Teacher, Musician, Husband, Father, And Hungarian Holocaust Survivor
Abe Meth was born on June 3, 1912 in Budapest, Hungary during a time of relative peace and tranquility. His father, Kalman, was an experienced jeweler, and his mother, Serena, was a homemaker who also sold eggs six days a week at the local market. Abe was the oldest of five children with two younger brothers, David and Israel, and two younger sisters, Gizella and Klara. For Abe his youth was filled with fond memories of strolls along the city boulevards and attending the theater and opera with his father.
Abe demonstrated a talent for music and, at the age of eight, convinced his father to buy him a violin – an instrument that Abe continues to play to this day at the age of 100. After finishing elementary and middle school, Abe entered the Teaching Institute of the Jewish Theological Seminary, hoping to qualify for a teaching position in a Jewish school. In 1933, at the age of 21, Abe graduated from the Teacher’s Institute and began to earn a living by tutoring students and playing his violin in a dance band on Saturday nights.
When Hitler became Chancellor of Germany in 1933, Abe realized that he must prepare himself for a possible escape from Europe, preferably to Canada or America. To that end, Abe purchased a Berlitz language book and record and feverishly began to teach himself English. With time, Abe became proficient in English, a skill that would ultimately provide an exit for he and his family from Europe.
If it was English that eventually saved Abe, it was his persistence in the pursuit of obtaining Hungarian citizenship that made his ultimate survival possible. Although Jews had lived among the Hungarians for centuries, few Jews ever obtained the status of being an official citizen of Hungary. Abe recognized that although Hungarians despised the Jews, obtaining Hungarian citizenship would provide his family with some protection should anti-Semitism become a threat to their life. After years of bribing Hungarian officials at the cost of all their cash and gold, finally Abe and his family were declared Hungarian citizens.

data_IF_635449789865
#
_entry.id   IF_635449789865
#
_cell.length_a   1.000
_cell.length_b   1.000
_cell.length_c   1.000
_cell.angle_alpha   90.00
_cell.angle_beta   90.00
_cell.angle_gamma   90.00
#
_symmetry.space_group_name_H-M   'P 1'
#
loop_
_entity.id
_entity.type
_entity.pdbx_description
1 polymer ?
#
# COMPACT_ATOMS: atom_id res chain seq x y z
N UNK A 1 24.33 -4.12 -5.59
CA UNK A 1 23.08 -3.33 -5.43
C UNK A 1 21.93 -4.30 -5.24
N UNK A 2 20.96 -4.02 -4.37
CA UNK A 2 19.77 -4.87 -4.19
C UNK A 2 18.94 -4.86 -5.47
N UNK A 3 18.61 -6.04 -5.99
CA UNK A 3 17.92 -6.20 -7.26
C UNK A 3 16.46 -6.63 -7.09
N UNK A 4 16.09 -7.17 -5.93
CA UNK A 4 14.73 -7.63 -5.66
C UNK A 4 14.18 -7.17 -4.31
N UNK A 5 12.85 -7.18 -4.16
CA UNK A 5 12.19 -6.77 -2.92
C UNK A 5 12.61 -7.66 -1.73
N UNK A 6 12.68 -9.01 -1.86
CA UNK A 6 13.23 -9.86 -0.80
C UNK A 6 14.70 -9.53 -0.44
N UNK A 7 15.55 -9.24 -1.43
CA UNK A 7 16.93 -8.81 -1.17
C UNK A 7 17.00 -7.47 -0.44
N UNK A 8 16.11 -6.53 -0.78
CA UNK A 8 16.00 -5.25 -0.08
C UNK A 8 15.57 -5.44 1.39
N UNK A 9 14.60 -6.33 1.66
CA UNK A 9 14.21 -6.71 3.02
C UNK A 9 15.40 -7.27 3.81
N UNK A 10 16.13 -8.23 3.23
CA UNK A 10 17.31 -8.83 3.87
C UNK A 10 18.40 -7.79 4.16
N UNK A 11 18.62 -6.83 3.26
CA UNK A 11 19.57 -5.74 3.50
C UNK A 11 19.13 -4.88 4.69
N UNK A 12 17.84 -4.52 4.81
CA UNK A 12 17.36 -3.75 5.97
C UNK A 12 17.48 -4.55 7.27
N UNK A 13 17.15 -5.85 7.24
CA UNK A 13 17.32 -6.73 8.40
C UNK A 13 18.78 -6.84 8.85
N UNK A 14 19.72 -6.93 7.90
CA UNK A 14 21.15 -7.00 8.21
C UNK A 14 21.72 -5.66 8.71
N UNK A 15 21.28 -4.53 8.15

In 1935 Abe met his future wife, Lillie Lenke, at the Jewish festival called Purim, a type of costume ball celebrating Queen Esther’s saving of the Jews from Haman. Abe fell in love and on February 26, 1939, just six months before war broke out in Europe, they were married in Budapest. Despite the threat of war they decided: “What will be will be. We will face the future together.”
In 1940, with Hungary now an ally of Nazi Germany, Hungarian officials began to ‘round up’ and deport the Jews to concentration camps, eventually sentencing more than 400,000 to their deaths. Among those killed were 19 of Abe’s relatives. Only their Hungarian citizenship saved Abe and his immediate family from a similar fate. Abe’s premonition that citizenship would be important saved the lives of those he loved, allowing them to survive. Although Abe was not deported to a Nazi concentration camp, he was conscripted to work in various labor camps under Hungarian control.
In 1942 at the height of the war, Lillie told Abe: “I would like to have a baby.” Abe asked incredulously: “Do you not know there is a war going on, that people are dying by the thousands. Why would you want another one to die.” To which Lillie replied: “My baby would make my life more valuable. It will give me strength to fight for life.” And in 1943 Lille gave birth to their son, Joseph, and with his birth Lillie’s determination to survive was forged.
In 1944 the relatively stable situation in Hungary radically changed when the Nazi Army took control of the Hungarian government and with the help of Hungarian collaborators set out to annihilate the remaining 200,000 Jews in Budapest. Being on a work detail or being a Hungarian citizen could not save Abe and his family from the Nazis and certain death – their fate seemed sealed. But a mild mannered Swedish diplomat named Raoul Wallenberg changed that fate.
Not long after arriving in Budapest Wallenberg issued protective Swedish documents to many of the Jews of Budapest and then housed them in apartment buildings under Swedish diplomatic protection. Abe, Lillie, son Joseph, and Abe’s parents along with one sister and one brother were chosen to live at one of these apartments and did so until the Russian Army liberated Budapest in January of 1945 – thus rescuing the surviving Jews from the Nazis.
In 1946 Abe used his knowledge of the English language to become an interpreter for a Hungarian Agricultural delegation to the United States. Upon arriving in the United States Abe contacted a Rabbi at the Queens Jewish Community Center who helped Abe acquire the necessary visas to immigrate to America. In February 1948 Abe, Lillie, Joseph, and newly born daughter, Agi boarded a ship in Le Havre, France for New York. Not long after arriving in the United States Abe took a job with Beth Shalom Synagogue in Kansas City – a job Abe dedicated himself to for 30 years.
In 1978, Abe and Lillie retired to Sun City, Arizona. Never one to be inactive, Abe became the Torah reader at Beth El congregation in Phoenix for Saturdays and holidays – a position he held for 32 years. Lillie died in 2010 at the age of 97. Abe’s son, Joseph became a successful businessman and is now retired in Florida. His daughter, Agi, is a nurse practitioner in the Phoenix area.